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involving

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involving


  1  definition  found 
 
  From  Webster's  Revised  Unabridged  Dictionary  (1913)  [web1913]: 
 
  Involve  \In*volve"\,  v.  t.  [imp.  &  p.  p.  {Involved};  p.  pr  & 
  vb  n.  {Involving}.]  [L.  involvere  involutum  to  roll  about 
  wrap  up  pref.  in-  in  +  volvere  to  roll:  cf  OF  involver. 
  See  {Voluble},  and  cf  {Involute}.] 
  1.  To  roll  or  fold  up  to  wind  round;  to  entwine. 
 
  Some  of  serpent  kind  .  .  .  involved  Their  snaky 
  folds.  --Milton. 
 
  2.  To  envelop  completely;  to  surround;  to  cover;  to  hide;  to 
  involve  in  darkness  or  obscurity. 
 
  And  leave  a  sing[`e]d  bottom  all  involved  With 
  stench  and  smoke.  --Milton. 
 
  3.  To  complicate  or  make  intricate,  as  in  grammatical 
  structure.  ``Involved  discourses.''  --Locke. 
 
  4.  To  connect  with  something  as  a  natural  or  logical 
  consequence  or  effect;  to  include  necessarily;  to  imply. 
 
  He  knows  His  end  with  mine  involved.  --Milton. 
 
  The  contrary  necessarily  involves  a  contradiction. 
  --Tillotson. 
 
  5.  To  take  in  to  gather  in  to  mingle  confusedly;  to  blend 
  or  merge.  [R.] 
 
  The  gathering  number,  as  it  moves  along  Involves  a 
  vast  involuntary  throng.  --Pope. 
 
  Earth  with  hell  To  mingle  and  involve.  --Milton. 
 
  6.  To  envelop,  infold,  entangle,  or  embarrass;  as  to  involve 
  a  person  in  debt  or  misery. 
 
  7.  To  engage  thoroughly;  to  occupy,  employ,  or  absorb.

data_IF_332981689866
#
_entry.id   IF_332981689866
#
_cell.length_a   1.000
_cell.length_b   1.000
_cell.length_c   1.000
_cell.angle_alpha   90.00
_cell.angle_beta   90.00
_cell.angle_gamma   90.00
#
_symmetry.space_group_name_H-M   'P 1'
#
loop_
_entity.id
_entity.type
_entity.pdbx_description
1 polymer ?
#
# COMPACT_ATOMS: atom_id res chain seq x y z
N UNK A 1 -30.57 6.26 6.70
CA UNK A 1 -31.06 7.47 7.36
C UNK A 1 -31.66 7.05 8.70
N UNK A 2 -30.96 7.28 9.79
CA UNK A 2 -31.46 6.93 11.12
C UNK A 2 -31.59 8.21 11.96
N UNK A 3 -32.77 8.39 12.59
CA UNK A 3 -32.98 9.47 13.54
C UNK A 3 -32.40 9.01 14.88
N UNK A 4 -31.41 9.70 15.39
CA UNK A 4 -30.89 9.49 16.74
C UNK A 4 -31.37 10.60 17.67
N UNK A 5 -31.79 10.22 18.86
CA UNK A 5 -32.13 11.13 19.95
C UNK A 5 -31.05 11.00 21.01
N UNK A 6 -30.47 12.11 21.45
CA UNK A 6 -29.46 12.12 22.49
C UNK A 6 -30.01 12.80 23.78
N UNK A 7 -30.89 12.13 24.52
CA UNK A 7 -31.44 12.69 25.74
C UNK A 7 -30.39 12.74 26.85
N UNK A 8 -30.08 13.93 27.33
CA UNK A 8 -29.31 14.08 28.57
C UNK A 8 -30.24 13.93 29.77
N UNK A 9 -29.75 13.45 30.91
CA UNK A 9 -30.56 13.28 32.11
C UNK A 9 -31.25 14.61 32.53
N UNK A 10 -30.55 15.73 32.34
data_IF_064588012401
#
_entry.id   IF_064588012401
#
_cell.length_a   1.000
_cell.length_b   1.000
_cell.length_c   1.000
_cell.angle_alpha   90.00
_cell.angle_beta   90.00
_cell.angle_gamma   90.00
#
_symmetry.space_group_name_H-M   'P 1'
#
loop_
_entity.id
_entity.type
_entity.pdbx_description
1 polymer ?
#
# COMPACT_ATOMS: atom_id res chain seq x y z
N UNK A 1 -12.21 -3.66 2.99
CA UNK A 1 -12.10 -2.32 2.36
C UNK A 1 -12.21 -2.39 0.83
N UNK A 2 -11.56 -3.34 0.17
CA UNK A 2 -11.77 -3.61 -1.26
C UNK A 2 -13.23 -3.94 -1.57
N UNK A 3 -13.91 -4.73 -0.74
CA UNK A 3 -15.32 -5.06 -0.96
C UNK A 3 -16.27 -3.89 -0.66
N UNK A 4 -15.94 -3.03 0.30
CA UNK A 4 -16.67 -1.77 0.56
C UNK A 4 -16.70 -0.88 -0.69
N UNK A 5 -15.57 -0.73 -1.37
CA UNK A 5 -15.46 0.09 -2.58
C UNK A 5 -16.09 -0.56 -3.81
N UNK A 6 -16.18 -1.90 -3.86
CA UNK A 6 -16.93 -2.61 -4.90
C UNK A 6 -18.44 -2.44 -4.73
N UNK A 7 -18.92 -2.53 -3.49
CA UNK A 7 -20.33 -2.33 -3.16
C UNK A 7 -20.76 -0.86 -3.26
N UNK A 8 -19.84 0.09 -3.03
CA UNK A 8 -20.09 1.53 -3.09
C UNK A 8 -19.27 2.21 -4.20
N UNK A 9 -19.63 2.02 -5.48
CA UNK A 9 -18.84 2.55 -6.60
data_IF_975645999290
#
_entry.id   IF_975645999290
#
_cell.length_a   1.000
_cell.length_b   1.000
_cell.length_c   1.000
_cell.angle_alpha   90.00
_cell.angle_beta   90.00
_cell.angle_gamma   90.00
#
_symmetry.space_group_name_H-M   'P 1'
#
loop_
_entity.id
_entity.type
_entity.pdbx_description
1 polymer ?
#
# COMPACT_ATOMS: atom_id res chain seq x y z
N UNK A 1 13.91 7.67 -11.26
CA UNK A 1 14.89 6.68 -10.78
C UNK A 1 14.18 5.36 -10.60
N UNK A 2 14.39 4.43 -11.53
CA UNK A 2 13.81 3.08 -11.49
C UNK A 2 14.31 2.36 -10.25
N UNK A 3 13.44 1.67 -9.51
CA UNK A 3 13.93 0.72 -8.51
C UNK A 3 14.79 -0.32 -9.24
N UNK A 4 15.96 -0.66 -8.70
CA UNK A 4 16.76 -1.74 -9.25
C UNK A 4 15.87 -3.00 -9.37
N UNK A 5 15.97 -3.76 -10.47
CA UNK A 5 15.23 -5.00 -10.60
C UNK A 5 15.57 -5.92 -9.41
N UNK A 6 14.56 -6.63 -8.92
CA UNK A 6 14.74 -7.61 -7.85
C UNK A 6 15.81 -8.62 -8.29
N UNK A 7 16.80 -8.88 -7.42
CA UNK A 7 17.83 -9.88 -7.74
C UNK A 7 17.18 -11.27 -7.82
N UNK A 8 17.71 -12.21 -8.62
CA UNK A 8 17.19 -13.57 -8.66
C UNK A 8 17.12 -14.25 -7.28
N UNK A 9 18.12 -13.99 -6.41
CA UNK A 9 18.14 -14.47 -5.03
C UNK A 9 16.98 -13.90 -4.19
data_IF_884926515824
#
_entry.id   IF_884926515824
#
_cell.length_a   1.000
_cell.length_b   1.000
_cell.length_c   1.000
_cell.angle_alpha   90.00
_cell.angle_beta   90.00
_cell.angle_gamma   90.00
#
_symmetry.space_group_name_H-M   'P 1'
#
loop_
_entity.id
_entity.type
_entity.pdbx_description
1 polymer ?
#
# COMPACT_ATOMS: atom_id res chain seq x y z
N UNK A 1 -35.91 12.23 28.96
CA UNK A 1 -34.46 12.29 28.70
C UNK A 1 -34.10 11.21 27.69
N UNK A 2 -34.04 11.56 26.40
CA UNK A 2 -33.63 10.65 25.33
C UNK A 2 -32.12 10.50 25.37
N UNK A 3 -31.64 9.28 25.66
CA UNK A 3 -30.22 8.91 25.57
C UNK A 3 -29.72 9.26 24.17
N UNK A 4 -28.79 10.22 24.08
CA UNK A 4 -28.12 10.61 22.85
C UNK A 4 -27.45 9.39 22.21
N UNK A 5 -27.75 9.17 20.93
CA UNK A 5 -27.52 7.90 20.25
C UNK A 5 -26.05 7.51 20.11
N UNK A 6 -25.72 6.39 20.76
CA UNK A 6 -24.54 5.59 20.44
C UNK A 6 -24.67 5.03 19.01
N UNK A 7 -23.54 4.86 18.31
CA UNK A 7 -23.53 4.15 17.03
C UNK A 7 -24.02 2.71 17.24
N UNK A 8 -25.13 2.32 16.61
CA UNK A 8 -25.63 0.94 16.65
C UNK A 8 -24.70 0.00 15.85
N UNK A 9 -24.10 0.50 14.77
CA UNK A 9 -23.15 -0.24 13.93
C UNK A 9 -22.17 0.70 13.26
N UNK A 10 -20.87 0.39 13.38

``Involved  in  a  deep  study.''  --Sir  W.  Scott. 
 
  8.  (Math.)  To  raise  to  any  assigned  power;  to  multiply,  as  a 
  quantity,  into  itself  a  given  number  of  times;  as  a 
  quantity  involved  to  the  third  or  fourth  power. 
 
  Syn:  To  imply;  include;  implicate;  complicate;  entangle; 
  embarrass;  overwhelm. 
 
  Usage:  To  {Involve},  {Imply}.  Imply  is  opposed  to  express,  or 
  set  forth;  thus  an  implied  engagement  is  one  fairly 
  to  be  understood  from  the  words  used  or  the 
  circumstances  of  the  case,  though  not  set  forth  in 
  form  Involve  goes  beyond  the  mere  interpretation  of 
  things  into  their  necessary  relations;  and  hence  if 
  one  thing  involves  another,  it  so  contains  it  that  the 
  two  must  go  together  by  an  indissoluble  connection. 
  War,  for  example,  involves  wide  spread  misery  and 
  death;  the  premises  of  a  syllogism  involve  the 
  conclusion. 




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